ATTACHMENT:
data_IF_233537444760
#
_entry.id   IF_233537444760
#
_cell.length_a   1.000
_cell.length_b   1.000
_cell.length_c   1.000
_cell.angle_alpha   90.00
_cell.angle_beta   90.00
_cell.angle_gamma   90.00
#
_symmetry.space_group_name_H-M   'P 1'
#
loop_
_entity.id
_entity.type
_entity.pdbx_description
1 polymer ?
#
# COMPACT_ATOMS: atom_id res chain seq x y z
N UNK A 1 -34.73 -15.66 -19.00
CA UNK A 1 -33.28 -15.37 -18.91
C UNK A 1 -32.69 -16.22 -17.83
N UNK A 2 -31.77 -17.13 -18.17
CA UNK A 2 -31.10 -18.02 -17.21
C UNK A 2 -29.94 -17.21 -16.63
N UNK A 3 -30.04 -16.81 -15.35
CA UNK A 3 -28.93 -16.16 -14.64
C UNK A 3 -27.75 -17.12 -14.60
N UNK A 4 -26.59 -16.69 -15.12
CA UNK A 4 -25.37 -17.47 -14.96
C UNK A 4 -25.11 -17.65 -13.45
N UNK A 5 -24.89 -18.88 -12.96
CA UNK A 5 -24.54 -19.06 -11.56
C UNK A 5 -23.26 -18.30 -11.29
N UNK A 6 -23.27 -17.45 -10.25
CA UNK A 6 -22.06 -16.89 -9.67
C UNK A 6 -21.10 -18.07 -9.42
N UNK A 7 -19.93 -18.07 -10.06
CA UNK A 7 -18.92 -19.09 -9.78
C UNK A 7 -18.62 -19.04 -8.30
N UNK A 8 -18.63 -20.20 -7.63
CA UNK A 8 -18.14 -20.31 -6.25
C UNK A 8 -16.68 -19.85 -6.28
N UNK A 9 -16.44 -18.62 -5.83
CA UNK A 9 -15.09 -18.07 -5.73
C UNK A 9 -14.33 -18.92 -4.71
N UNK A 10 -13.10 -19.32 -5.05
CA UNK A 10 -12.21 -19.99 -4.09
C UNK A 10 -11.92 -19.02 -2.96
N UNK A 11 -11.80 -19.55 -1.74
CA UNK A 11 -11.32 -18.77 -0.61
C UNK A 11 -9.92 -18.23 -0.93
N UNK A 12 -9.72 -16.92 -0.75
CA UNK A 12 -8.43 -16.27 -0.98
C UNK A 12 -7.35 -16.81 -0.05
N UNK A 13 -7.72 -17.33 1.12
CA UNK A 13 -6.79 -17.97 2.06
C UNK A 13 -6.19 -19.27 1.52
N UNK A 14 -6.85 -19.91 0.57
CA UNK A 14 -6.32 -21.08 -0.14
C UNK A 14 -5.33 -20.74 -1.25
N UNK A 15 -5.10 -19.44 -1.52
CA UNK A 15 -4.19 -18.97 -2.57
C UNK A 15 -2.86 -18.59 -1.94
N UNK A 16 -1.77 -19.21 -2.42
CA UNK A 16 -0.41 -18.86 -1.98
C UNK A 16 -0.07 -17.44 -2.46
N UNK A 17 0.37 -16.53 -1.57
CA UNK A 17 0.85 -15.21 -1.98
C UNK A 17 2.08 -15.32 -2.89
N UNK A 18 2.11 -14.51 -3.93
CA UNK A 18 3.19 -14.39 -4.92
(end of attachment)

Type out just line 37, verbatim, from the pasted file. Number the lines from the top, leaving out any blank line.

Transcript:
CA UNK A 6 -22.06 -16.89 -9.67